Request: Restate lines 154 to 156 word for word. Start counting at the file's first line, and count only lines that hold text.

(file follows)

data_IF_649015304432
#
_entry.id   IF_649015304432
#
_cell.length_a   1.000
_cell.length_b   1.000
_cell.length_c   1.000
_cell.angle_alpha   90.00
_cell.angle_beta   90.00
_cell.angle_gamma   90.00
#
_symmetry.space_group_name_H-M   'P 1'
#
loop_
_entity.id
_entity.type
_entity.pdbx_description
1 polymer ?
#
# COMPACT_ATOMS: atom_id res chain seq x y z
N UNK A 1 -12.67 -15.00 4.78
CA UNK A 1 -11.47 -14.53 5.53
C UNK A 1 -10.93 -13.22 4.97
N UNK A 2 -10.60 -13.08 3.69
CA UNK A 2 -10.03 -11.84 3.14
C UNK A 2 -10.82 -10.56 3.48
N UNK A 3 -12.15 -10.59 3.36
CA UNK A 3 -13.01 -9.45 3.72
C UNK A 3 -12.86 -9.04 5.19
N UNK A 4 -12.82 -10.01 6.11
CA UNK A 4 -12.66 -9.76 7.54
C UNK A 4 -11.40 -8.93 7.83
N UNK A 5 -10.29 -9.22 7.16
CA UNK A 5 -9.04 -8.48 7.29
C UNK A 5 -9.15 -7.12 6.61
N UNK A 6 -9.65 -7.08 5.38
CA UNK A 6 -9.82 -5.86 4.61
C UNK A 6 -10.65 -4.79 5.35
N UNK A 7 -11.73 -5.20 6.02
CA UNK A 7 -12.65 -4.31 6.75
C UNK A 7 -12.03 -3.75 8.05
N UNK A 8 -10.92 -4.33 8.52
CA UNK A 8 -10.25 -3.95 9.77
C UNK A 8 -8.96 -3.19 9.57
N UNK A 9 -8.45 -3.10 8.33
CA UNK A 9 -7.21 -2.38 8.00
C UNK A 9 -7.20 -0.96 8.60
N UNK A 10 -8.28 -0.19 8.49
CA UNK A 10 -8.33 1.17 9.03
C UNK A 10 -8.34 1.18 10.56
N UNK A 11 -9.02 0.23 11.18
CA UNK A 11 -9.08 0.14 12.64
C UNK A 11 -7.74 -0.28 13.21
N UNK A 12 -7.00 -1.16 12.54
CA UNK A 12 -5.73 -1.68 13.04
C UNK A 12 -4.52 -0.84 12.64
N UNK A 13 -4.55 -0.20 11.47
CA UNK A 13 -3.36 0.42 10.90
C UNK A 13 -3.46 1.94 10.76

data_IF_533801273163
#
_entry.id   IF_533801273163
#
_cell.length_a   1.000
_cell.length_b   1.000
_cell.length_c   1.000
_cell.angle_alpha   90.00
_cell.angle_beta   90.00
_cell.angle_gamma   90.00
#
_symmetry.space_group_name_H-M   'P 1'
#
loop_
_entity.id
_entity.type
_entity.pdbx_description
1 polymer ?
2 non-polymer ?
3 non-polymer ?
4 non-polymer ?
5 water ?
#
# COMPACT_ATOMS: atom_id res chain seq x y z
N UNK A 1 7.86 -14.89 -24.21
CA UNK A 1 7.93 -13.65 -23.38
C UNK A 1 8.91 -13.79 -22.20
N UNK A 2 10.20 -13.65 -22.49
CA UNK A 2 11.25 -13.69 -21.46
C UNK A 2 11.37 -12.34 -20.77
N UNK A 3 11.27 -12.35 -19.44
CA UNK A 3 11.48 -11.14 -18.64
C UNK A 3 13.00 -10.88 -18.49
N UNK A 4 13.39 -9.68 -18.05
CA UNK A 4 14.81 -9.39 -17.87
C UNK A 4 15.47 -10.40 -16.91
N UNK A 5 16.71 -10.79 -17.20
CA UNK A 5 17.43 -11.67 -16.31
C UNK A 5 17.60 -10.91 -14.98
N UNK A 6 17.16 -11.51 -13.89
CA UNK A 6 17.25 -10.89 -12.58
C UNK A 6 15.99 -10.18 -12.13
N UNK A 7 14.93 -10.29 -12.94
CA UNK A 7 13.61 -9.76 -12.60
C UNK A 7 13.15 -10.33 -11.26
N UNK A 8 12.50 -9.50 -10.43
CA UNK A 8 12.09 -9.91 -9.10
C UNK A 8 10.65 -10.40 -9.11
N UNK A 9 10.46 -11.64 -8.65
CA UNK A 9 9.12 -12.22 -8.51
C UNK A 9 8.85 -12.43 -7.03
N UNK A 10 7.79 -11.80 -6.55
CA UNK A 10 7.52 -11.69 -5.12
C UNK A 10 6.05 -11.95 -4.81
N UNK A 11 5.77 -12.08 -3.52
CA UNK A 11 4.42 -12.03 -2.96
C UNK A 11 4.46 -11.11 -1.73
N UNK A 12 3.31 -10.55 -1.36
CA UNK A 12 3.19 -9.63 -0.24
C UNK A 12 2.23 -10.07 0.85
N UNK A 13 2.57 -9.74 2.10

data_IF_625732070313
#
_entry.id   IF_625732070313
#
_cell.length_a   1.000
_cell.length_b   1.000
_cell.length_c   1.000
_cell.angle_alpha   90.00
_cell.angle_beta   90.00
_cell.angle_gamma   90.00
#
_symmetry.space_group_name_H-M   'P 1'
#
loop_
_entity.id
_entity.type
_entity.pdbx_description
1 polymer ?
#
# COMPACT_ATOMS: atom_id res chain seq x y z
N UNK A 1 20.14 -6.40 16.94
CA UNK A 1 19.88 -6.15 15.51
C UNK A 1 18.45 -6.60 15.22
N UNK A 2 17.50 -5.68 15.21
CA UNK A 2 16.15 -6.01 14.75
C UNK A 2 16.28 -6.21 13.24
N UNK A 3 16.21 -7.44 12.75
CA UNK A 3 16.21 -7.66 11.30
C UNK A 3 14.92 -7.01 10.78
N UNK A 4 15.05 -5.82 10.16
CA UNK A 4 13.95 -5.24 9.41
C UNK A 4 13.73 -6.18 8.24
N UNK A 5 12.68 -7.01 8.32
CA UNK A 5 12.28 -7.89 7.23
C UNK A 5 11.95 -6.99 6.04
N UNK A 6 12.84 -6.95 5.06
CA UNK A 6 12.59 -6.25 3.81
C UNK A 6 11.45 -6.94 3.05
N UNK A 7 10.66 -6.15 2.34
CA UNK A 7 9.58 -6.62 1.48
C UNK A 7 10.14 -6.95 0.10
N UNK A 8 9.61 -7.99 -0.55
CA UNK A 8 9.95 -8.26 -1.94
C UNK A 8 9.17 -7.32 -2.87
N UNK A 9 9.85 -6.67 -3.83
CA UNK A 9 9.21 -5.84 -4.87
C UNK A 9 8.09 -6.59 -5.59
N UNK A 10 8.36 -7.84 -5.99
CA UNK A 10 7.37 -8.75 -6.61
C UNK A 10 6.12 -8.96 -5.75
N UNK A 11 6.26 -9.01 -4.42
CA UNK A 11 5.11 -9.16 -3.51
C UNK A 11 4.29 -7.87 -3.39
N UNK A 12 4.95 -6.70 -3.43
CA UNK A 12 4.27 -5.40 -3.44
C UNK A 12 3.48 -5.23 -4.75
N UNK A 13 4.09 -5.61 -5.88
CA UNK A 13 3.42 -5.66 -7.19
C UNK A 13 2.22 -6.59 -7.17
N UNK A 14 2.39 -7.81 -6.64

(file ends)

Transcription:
CA UNK A 5 12.28 -7.89 7.23
C UNK A 5 11.95 -6.99 6.04
N UNK A 6 12.84 -6.95 5.06